Last Updated on May 7, 2015, by eNotes Editorial. Word Count: 639
Raphael Hythloday, a philosophical traveler who has returned to Europe from Utopia, a far-off island adjacent to a larger land mass, somewhat like England in relation to the continent of Europe. In his account of what he saw there, which forms book 2 of the work, Hythloday never characterizes individual Utopians; the interplay of character in the narrative is between Raphael and his two companions in book 1. Hythloday is an experienced traveler who is supposed to have accompanied Amerigo Vespucci on his last three voyages. He has seen the coasts of the continents that came to be named for Vespucci, as well as countries such as Ceylon and India; later, with five companions, he visited lands even stranger to Europeans. Hythloday thus arrived in Utopia with extensive knowledge of the societies of the earth, and as a student of moral philosophy, Hythloday was well equipped to interpret what he saw. His two companions regard him as a man who desires neither wealth nor power. He is also modest, rejecting his companions’ judgment that he is a man fit to advise a great prince. He understands human nature well enough, however, to know that princes are more likely to listen to a yes-man than to a wise and prudent adviser. Having scrutinized Utopian institutions such as agriculture, justice, the economy, business relations, and marriage customs, he has concluded that communal living and the utter discouragement of any attempt to accumulate property—especially money, jewels, gold, and the like—is central to Utopia’s success. On the basis of his observations, he concludes that sound social and political institutions can keep human pride and dangerous ambition in check and thus maintain peace and harmony in a society.
Peter Giles, the Flemish gentleman who introduces Hythloday to his friend, Sir Thomas More. Giles is a historical personage who, in book 1, is credited with many virtues, including learning, courtesy, trustworthiness, affection, modesty, candor, and wit. He perceives that Hythloday is the kind of person More would desire to meet and converse with. Like More, Giles appears to be much more optimistic than the experienced Hythloday about human moral capacity and society as it exists. He not only agrees with the suggestion that Hythloday would make an ideal adviser to a king but also believes that he would achieve happiness in this role, an opinion at which Hythloday scoffs. Giles is also somewhat chauvinistic, admiring the political institutions of the Europe of his day until Hythloday demonstrates the superiority of the Utopian ones.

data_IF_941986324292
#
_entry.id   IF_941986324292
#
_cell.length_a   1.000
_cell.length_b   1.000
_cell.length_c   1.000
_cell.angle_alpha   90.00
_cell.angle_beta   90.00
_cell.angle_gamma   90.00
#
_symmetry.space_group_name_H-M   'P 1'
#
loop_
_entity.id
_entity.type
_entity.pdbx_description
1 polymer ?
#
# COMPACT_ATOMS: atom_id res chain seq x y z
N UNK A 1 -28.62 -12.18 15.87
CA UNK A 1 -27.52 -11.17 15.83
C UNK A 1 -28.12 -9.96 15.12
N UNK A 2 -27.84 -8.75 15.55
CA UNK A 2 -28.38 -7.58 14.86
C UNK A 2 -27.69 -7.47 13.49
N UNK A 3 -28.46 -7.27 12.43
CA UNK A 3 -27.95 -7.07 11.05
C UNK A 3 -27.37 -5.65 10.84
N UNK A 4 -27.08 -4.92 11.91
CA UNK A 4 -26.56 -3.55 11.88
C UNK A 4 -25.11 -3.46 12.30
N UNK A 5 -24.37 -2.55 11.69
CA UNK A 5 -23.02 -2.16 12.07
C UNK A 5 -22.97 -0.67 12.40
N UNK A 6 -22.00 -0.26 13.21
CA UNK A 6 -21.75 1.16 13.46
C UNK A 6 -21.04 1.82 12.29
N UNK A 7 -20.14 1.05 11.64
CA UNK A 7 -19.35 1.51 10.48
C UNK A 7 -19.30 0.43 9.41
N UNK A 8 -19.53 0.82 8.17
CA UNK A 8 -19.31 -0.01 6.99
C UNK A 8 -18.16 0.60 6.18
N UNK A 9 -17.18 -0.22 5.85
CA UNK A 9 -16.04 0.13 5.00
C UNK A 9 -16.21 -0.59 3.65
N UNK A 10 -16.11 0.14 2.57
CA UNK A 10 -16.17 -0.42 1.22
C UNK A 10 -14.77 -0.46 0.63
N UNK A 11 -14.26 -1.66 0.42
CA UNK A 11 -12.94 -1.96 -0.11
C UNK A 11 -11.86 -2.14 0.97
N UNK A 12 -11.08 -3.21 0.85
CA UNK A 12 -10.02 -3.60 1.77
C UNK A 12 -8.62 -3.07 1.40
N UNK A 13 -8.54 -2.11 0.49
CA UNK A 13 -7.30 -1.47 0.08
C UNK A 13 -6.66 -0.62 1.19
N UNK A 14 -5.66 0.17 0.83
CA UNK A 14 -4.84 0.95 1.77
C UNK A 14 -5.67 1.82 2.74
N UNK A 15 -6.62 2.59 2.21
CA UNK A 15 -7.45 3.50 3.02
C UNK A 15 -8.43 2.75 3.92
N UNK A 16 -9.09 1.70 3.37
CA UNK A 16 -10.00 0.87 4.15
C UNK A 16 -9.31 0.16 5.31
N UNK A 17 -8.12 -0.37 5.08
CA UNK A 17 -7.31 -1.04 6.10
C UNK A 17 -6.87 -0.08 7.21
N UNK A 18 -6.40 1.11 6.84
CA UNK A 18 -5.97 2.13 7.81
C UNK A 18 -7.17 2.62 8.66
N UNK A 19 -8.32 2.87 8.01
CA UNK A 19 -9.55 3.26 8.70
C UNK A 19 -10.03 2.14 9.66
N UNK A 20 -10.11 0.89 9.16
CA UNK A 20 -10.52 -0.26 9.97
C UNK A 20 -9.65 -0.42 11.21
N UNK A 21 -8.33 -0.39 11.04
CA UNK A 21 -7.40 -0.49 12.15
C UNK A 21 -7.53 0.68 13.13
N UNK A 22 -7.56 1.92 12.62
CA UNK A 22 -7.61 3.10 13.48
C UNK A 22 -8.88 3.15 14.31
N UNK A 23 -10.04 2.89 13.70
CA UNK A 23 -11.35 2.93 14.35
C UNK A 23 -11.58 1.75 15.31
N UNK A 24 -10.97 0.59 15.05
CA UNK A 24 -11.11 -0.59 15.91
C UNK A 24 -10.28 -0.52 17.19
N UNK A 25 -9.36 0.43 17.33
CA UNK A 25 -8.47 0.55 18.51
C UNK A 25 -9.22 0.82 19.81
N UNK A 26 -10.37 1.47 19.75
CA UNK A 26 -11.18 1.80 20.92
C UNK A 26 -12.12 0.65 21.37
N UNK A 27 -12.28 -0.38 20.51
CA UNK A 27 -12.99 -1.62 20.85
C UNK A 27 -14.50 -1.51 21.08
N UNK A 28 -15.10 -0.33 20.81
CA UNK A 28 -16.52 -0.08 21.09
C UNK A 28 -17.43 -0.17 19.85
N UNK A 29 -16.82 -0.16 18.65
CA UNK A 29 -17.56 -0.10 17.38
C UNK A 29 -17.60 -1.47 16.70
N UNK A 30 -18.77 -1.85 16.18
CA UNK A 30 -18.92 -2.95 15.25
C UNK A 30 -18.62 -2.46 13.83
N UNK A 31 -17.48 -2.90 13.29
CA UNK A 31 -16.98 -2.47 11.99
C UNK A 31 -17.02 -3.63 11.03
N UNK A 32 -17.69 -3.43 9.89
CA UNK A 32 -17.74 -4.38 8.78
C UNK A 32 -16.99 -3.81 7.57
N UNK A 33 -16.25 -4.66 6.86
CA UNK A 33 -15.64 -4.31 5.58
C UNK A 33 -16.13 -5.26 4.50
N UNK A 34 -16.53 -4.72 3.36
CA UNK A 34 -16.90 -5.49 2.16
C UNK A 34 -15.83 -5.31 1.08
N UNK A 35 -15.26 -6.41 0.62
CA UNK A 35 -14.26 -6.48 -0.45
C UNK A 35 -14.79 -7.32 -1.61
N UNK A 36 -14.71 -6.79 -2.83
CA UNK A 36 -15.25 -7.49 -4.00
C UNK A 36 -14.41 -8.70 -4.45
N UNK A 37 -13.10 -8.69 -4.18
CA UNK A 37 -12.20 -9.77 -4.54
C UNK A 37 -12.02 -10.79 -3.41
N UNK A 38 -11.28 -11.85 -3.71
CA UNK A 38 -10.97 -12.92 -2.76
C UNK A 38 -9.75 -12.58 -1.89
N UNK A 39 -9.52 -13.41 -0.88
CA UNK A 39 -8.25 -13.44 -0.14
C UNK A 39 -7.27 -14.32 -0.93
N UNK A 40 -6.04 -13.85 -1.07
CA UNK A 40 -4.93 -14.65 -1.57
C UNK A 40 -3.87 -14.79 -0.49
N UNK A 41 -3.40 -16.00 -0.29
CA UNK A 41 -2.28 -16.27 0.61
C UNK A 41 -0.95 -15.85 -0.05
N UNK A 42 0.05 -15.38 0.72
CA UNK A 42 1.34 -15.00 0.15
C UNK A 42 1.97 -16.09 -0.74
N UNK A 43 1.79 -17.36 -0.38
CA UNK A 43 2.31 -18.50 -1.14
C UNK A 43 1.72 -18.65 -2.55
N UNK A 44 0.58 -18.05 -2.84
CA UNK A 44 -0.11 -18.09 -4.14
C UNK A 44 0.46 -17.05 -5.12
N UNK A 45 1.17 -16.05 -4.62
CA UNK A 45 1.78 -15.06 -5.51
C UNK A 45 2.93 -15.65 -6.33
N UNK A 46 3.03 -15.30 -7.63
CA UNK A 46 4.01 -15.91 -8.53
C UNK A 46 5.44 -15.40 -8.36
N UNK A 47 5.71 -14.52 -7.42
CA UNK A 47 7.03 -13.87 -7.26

Sir Thomas More
Sir Thomas More, the narrator of the encounter with Giles and Hythloday into which the latter’s narrative of Utopian life is incorporated. It is important to recognize that this More is a character to be differentiated from the author. The character More tends to share Giles’s optimistic view of human judgment and moral fiber, and he considers many Utopian customs “absurd.” Along with Giles, the character More learns of a people whose social and moral standards are rational and tolerant rather than specifically Christian and often intolerant of those in different cultures. More finally concedes that many things about the Utopian system—he does not specify which—would be worth emulating. The use of the character More makes it difficult to determine what the author considers most admirable about the imaginary commonwealth. The things that the character specifically mentions as absurd—communal living and the downgrading of gold and items commonly regarded as precious—seem to have attracted the author. The effect of the character More is to provoke confusion in the reader as to the author’s judgment on his imaginary commonwealth, but this ambiguous character also serves as an incentive to reexamine thoughtfully the entire subject of which social values and institutions are basic to the success of a real commonwealth.